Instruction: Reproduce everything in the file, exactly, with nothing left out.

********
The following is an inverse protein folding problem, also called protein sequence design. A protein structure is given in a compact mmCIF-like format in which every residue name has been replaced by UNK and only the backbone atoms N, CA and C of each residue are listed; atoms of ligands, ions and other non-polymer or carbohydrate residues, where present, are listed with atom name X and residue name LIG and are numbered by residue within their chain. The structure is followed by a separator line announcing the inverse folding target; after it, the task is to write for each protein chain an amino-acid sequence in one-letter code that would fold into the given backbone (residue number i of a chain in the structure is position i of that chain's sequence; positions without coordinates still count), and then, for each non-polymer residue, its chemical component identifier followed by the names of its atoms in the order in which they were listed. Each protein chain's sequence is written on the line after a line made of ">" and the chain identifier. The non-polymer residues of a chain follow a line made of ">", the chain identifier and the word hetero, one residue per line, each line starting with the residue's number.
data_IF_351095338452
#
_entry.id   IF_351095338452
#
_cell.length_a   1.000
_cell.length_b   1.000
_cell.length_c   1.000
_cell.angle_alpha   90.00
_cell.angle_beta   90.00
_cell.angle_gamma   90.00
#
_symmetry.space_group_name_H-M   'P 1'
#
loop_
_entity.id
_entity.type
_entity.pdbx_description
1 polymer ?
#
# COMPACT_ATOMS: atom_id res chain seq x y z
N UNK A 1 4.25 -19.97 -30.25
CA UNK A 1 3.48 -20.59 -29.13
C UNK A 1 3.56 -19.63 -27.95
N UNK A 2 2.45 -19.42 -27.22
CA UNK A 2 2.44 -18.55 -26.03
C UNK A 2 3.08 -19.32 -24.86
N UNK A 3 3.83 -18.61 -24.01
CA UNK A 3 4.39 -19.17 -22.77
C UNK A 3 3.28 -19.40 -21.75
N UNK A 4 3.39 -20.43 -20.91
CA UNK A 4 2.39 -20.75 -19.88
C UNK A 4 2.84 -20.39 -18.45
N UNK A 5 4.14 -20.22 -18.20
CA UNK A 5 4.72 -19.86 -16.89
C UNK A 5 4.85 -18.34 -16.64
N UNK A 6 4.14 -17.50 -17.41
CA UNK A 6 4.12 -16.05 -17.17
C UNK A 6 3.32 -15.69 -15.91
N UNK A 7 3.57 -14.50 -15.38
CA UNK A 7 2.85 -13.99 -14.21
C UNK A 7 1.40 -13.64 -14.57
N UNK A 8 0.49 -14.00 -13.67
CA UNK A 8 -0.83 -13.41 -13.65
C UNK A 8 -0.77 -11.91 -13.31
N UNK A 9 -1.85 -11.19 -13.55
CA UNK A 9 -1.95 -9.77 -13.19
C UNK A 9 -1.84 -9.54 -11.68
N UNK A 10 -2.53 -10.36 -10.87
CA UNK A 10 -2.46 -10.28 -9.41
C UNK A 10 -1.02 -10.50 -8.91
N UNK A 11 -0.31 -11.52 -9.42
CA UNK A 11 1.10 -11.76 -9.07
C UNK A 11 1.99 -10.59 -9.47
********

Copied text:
The following is an inverse protein folding problem, also called protein sequence design. A protein structure is given in a compact mmCIF-like format in which every residue name has been replaced by UNK and only the backbone atoms N, CA and C of each residue are listed; atoms of ligands, ions and other non-polymer or carbohydrate residues, where present, are listed with atom name X and residue name LIG and are numbered by residue within their chain. The structure is followed by a separator line announcing the inverse folding target; after it, the task is to write for each protein chain an amino-acid sequence in one-letter code that would fold into the given backbone (residue number i of a chain in the structure is position i of that chain's sequence; positions without coordinates still count), and then, for each non-polymer residue, its chemical component identifier followed by the names of its atoms in the order in which they were listed. Each protein chain's sequence is written on the line after a line made of ">" and the chain identifier. The non-polymer residues of a chain follow a line made of ">", the chain identifier and the word hetero, one residue per line, each line starting with the residue's number.
data_IF_351095338452
#
_entry.id   IF_351095338452
#
_cell.length_a   1.000
_cell.length_b   1.000
_cell.length_c   1.000
_cell.angle_alpha   90.00
_cell.angle_beta   90.00
_cell.angle_gamma   90.00
#
_symmetry.space_group_name_H-M   'P 1'
#
loop_
_entity.id
_entity.type
_entity.pdbx_description
1 polymer ?
#
# COMPACT_ATOMS: atom_id res chain seq x y z
N UNK A 1 4.25 -19.97 -30.25
CA UNK A 1 3.48 -20.59 -29.13
C UNK A 1 3.56 -19.63 -27.95
N UNK A 2 2.45 -19.42 -27.22
CA UNK A 2 2.44 -18.55 -26.03
C UNK A 2 3.08 -19.32 -24.86
N UNK A 3 3.83 -18.61 -24.01
CA UNK A 3 4.39 -19.17 -22.77
C UNK A 3 3.28 -19.40 -21.75
N UNK A 4 3.39 -20.43 -20.91
CA UNK A 4 2.39 -20.75 -19.88
C UNK A 4 2.84 -20.39 -18.45
N UNK A 5 4.14 -20.22 -18.20
CA UNK A 5 4.72 -19.86 -16.89
C UNK A 5 4.85 -18.34 -16.64
N UNK A 6 4.14 -17.50 -17.41
CA UNK A 6 4.12 -16.05 -17.17
C UNK A 6 3.32 -15.69 -15.91
N UNK A 7 3.57 -14.50 -15.38
CA UNK A 7 2.85 -13.99 -14.21
C UNK A 7 1.40 -13.64 -14.57
N UNK A 8 0.49 -14.00 -13.67
CA UNK A 8 -0.83 -13.41 -13.65
C UNK A 8 -0.77 -11.91 -13.31
N UNK A 9 -1.85 -11.19 -13.55
CA UNK A 9 -1.95 -9.77 -13.19
C UNK A 9 -1.84 -9.54 -11.68
N UNK A 10 -2.53 -10.36 -10.87
CA UNK A 10 -2.46 -10.28 -9.41
C UNK A 10 -1.02 -10.50 -8.91
N UNK A 11 -0.31 -11.52 -9.42
CA UNK A 11 1.10 -11.76 -9.07
C UNK A 11 1.99 -10.59 -9.47